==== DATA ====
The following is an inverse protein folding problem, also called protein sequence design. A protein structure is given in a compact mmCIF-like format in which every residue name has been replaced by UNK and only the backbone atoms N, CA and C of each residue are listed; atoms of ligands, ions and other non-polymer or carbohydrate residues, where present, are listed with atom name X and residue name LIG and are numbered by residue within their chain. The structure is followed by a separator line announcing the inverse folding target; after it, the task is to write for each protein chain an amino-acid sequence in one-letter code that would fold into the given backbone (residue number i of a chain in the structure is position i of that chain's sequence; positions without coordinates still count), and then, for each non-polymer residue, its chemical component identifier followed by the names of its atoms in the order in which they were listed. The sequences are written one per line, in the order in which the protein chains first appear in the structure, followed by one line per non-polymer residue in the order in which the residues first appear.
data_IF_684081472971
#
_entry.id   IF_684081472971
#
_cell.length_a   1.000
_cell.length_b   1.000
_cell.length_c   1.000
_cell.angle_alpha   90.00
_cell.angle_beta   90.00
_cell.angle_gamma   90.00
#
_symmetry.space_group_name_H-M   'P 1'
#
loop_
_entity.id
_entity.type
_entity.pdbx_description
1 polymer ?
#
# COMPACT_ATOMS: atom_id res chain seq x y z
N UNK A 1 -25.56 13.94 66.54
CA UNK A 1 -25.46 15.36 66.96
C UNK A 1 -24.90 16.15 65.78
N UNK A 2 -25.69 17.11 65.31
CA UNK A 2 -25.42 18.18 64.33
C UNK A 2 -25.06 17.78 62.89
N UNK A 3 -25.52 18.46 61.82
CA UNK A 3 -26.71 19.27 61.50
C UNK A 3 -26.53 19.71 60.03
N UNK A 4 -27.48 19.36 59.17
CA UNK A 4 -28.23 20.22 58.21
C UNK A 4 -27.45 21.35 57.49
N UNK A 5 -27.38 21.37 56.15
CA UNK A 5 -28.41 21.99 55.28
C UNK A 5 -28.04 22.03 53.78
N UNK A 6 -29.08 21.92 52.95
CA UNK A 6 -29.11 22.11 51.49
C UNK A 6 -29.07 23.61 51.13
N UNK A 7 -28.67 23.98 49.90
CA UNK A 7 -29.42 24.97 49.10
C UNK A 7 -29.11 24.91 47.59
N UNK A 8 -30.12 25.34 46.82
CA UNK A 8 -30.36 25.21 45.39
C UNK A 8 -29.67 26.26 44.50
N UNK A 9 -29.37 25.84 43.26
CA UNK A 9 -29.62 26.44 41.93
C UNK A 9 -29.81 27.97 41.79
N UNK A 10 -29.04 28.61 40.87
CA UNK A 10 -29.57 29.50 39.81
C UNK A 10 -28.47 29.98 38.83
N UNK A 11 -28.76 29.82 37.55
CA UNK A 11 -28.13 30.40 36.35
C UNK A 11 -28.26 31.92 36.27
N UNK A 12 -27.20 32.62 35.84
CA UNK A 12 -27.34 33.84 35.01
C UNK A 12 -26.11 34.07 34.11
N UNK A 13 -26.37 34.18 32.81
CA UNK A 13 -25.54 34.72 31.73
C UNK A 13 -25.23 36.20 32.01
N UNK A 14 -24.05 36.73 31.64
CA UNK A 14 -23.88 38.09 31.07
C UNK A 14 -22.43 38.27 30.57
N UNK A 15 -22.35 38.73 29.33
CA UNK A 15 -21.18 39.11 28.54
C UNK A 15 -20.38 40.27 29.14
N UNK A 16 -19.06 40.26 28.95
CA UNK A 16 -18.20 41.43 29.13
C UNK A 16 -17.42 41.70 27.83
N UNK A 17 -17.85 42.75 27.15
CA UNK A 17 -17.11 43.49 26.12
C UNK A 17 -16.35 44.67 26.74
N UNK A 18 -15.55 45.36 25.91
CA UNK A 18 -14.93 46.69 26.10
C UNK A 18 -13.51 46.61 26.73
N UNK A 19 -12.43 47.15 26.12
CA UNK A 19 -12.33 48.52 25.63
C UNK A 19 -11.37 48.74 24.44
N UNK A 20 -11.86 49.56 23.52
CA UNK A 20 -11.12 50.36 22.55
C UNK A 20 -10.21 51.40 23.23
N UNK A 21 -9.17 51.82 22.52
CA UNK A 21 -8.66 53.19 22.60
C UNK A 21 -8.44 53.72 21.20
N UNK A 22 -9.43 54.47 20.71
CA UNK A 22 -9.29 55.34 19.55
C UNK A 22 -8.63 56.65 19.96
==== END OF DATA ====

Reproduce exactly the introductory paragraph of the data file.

The following is an inverse protein folding problem, also called protein sequence design. A protein structure is given in a compact mmCIF-like format in which every residue name has been replaced by UNK and only the backbone atoms N, CA and C of each residue are listed; atoms of ligands, ions and other non-polymer or carbohydrate residues, where present, are listed with atom name X and residue name LIG and are numbered by residue within their chain. The structure is followed by a separator line announcing the inverse folding target; after it, the task is to write for each protein chain an amino-acid sequence in one-letter code that would fold into the given backbone (residue number i of a chain in the structure is position i of that chain's sequence; positions without coordinates still count), and then, for each non-polymer residue, its chemical component identifier followed by the names of its atoms in the order in which they were listed. The sequences are written one per line, in the order in which the protein chains first appear in the structure, followed by one line per non-polymer residue in the order in which the residues first appear.